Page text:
DEET was developed by the United States Army, following its experience of jungle warfare during World War II. It entered military use in 1946 and civilian use in 1957. N,N-Diethyl-meta-toluamide, abbreviated DEET, is the most common active ingredient in insect repellents.
DEET is an effective solvent and may dissolve (part of) some plastics, rayon, spandex, other synthetic fabrics, leather, and painted or varnished surfaces.
As a precaution, manufacturers advise that DEET products should not be used under clothing or on damaged skin, and that preparations be washed off after they are no longer needed or between applications. DEET can act as an irritant in rare cases, it may cause skin reactions.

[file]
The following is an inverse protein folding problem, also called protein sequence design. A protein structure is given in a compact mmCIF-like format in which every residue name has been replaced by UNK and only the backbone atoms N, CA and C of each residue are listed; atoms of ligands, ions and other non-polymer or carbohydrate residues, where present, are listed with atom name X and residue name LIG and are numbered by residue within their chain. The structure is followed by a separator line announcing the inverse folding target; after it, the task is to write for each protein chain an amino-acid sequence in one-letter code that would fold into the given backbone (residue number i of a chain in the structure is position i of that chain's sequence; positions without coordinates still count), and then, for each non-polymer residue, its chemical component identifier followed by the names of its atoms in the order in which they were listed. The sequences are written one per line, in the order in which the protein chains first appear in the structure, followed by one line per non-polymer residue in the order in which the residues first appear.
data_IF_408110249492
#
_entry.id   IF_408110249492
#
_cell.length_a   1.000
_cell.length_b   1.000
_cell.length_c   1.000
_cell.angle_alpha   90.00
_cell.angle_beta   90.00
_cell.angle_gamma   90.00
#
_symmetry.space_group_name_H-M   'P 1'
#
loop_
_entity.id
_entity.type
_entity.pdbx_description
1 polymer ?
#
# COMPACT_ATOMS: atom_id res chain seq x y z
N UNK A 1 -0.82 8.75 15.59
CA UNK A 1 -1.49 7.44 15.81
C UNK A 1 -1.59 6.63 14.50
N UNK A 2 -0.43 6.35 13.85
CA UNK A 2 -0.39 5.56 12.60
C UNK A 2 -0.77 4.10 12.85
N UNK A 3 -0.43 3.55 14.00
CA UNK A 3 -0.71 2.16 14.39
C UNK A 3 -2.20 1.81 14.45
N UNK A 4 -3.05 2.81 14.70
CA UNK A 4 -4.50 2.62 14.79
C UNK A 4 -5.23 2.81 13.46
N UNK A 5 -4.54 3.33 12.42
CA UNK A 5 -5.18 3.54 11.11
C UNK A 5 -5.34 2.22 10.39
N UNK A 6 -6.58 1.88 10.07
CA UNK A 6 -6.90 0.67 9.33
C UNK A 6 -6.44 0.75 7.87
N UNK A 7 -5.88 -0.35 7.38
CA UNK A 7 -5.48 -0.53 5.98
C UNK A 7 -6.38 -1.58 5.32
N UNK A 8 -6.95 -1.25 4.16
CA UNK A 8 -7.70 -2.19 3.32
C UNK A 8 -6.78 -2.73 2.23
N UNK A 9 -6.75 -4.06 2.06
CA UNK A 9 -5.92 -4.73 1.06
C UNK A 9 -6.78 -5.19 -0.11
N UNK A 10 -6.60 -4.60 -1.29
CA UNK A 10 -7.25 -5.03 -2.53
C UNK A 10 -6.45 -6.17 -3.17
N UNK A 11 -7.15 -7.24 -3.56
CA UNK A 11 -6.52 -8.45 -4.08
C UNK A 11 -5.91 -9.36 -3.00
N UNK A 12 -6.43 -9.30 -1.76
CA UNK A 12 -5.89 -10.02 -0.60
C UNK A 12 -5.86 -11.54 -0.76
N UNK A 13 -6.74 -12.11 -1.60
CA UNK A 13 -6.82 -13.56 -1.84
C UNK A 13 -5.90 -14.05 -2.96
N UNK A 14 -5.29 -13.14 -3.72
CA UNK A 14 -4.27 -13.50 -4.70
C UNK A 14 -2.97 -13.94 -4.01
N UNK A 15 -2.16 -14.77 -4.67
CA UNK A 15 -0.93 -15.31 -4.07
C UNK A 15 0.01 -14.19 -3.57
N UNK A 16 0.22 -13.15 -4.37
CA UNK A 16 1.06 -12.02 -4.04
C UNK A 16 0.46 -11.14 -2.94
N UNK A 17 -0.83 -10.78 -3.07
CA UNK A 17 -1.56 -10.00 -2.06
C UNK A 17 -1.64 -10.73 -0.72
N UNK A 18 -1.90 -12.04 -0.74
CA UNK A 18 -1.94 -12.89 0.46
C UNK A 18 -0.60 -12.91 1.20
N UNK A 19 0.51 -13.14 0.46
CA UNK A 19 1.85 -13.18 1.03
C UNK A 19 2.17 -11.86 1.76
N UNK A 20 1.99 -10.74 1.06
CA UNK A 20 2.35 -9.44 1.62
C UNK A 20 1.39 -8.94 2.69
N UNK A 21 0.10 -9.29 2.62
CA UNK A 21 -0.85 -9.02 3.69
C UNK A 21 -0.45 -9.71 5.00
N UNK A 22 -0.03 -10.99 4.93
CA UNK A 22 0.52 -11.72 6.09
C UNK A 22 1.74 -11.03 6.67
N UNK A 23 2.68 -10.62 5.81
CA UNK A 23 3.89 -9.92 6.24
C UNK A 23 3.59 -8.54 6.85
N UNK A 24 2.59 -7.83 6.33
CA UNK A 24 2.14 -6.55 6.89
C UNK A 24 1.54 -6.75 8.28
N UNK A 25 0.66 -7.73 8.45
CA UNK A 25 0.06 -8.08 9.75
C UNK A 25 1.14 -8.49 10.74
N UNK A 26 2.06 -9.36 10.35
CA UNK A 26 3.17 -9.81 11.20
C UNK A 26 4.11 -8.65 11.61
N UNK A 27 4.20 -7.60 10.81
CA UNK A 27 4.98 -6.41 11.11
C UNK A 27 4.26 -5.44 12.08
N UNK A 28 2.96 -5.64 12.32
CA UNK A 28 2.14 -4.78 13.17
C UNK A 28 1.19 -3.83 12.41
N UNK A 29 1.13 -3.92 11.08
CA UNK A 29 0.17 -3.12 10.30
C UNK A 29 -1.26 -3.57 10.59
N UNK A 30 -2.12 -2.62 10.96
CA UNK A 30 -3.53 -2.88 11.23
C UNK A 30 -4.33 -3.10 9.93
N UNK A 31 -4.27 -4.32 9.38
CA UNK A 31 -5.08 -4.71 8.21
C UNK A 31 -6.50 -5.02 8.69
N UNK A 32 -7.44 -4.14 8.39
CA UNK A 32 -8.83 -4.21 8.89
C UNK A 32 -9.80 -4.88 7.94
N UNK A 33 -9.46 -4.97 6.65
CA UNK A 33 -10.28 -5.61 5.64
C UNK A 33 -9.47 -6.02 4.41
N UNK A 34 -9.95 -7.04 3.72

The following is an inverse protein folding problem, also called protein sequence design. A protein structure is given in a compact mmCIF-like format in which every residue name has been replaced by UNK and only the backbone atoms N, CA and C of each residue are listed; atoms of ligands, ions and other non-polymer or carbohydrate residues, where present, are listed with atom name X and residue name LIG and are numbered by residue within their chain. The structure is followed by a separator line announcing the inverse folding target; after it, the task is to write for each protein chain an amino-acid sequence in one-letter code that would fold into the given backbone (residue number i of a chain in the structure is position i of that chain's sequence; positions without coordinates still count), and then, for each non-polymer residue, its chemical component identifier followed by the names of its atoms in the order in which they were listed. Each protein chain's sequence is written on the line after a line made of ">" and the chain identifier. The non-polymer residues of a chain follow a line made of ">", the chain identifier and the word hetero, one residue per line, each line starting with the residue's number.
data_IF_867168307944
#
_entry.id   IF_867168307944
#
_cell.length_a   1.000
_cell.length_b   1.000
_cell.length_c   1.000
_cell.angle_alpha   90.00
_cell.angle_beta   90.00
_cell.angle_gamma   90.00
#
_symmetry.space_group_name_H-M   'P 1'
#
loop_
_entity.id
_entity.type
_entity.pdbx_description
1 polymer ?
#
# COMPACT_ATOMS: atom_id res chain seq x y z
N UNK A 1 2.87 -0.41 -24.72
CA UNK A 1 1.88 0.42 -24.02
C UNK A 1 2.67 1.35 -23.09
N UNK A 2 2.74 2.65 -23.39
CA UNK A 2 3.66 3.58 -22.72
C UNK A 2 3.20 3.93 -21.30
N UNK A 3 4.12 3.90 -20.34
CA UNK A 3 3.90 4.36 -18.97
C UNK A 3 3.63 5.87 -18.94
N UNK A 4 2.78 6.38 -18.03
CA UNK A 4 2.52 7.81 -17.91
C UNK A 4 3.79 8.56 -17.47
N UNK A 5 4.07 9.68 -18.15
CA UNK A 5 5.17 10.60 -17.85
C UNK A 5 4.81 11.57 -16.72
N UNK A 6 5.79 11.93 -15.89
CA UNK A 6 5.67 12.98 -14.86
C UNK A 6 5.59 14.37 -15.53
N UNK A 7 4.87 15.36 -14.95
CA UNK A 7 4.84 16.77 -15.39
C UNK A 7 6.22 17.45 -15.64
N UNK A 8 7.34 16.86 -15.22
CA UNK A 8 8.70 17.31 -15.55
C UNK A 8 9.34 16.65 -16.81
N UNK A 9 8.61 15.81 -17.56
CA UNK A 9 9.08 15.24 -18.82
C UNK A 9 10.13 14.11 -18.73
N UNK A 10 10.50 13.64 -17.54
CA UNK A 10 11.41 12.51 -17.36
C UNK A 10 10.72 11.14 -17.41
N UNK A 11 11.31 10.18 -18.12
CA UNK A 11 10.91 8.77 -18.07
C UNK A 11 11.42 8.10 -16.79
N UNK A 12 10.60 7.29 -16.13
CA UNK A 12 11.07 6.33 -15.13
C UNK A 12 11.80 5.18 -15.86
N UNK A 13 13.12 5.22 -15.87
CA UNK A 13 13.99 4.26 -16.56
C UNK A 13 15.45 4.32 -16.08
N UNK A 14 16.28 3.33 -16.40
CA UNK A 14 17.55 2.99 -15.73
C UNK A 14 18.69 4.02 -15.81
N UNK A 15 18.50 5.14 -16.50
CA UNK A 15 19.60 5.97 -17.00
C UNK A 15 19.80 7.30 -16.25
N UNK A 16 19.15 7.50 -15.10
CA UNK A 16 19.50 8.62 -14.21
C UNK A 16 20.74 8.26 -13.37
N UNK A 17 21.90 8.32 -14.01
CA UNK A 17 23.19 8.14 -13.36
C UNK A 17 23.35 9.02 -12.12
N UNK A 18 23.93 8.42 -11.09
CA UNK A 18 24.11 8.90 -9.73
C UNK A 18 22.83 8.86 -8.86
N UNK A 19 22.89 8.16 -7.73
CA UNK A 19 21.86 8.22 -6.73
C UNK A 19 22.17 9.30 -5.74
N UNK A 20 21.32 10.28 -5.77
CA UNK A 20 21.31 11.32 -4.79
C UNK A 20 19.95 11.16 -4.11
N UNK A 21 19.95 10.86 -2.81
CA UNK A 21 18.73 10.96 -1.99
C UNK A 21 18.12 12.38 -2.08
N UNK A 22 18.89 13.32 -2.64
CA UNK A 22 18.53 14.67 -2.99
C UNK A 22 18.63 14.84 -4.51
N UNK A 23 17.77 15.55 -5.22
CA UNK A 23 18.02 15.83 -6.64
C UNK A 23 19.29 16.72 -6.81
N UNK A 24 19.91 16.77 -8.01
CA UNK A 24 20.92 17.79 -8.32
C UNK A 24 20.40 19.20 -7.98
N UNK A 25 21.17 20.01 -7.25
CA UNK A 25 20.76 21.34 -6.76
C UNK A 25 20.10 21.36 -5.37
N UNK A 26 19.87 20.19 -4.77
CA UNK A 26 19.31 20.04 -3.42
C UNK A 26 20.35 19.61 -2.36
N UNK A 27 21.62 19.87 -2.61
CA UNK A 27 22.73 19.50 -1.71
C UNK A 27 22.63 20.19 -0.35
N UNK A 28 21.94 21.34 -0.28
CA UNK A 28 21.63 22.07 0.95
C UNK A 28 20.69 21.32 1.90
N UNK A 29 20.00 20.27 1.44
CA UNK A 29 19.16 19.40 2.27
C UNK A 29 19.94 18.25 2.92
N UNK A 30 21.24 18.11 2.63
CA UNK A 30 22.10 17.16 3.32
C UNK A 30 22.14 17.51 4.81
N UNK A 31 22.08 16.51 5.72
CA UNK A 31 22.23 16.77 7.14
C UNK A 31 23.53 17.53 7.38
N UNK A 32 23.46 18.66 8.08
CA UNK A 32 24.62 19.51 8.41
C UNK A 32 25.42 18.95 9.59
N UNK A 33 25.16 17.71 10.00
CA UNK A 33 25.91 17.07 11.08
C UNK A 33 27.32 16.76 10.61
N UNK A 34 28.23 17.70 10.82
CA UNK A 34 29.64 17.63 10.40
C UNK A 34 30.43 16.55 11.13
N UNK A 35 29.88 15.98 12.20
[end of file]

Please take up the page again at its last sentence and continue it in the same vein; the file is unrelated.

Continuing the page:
A study that examined the risk factors for testicular cancer found evidence that use of insect repellents "mostly containing N,N-diethyl-m-toluamide (DEET)" were associated with an elevated risk of testicular cancer.
Although few studies have been conducted to assess possible effects on the environment, DEET is a moderate chemical pesticide and may not be suitable for use in and around water sources. Though DEET is not expected to bioaccumulate, it has been found to have a slight toxicity for coldwater fish such as the rainbow trout and it has also been shown to be toxic for some species of freshwater zooplankton. DEET has been detected in significant levels in waterbodies as a result of production and use, such as in the Mississippi River and its tributaries, where a 1991 study detected levels varying from 5 to 201 ng/L.
More details on DEET - http://en.wikipedia.org/wiki/DEET